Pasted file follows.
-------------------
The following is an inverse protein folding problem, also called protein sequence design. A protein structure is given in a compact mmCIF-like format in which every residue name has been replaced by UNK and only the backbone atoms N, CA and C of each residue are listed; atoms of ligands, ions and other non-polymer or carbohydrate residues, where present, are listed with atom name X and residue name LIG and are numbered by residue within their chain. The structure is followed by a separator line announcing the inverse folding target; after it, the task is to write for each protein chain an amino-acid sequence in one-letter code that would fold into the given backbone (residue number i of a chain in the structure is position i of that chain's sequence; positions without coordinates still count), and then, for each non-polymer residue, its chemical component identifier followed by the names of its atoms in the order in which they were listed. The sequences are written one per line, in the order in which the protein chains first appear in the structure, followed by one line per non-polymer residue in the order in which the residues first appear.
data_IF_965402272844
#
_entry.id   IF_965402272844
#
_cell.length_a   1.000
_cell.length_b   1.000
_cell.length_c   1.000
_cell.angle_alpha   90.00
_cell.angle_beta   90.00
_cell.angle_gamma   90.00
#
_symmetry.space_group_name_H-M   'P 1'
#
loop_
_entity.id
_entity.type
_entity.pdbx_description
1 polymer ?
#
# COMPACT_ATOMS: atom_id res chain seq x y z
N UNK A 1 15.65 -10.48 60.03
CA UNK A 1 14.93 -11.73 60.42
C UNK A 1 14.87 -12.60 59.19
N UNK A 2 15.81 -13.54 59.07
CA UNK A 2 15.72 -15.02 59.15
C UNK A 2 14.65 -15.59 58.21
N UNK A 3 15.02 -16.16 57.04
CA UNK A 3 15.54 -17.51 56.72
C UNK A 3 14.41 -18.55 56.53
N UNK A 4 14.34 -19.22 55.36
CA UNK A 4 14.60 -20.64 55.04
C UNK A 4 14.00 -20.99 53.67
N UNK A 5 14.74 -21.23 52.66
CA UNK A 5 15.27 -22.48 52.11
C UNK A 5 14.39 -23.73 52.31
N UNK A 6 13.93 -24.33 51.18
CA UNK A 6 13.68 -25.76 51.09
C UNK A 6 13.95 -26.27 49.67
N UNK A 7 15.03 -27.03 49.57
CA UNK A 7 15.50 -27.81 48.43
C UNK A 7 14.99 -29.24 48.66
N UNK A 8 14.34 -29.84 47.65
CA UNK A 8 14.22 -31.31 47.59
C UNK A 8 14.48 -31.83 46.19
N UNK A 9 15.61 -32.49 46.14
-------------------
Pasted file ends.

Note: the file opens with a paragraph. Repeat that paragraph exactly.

The following is an inverse protein folding problem, also called protein sequence design. A protein structure is given in a compact mmCIF-like format in which every residue name has been replaced by UNK and only the backbone atoms N, CA and C of each residue are listed; atoms of ligands, ions and other non-polymer or carbohydrate residues, where present, are listed with atom name X and residue name LIG and are numbered by residue within their chain. The structure is followed by a separator line announcing the inverse folding target; after it, the task is to write for each protein chain an amino-acid sequence in one-letter code that would fold into the given backbone (residue number i of a chain in the structure is position i of that chain's sequence; positions without coordinates still count), and then, for each non-polymer residue, its chemical component identifier followed by the names of its atoms in the order in which they were listed. The sequences are written one per line, in the order in which the protein chains first appear in the structure, followed by one line per non-polymer residue in the order in which the residues first appear.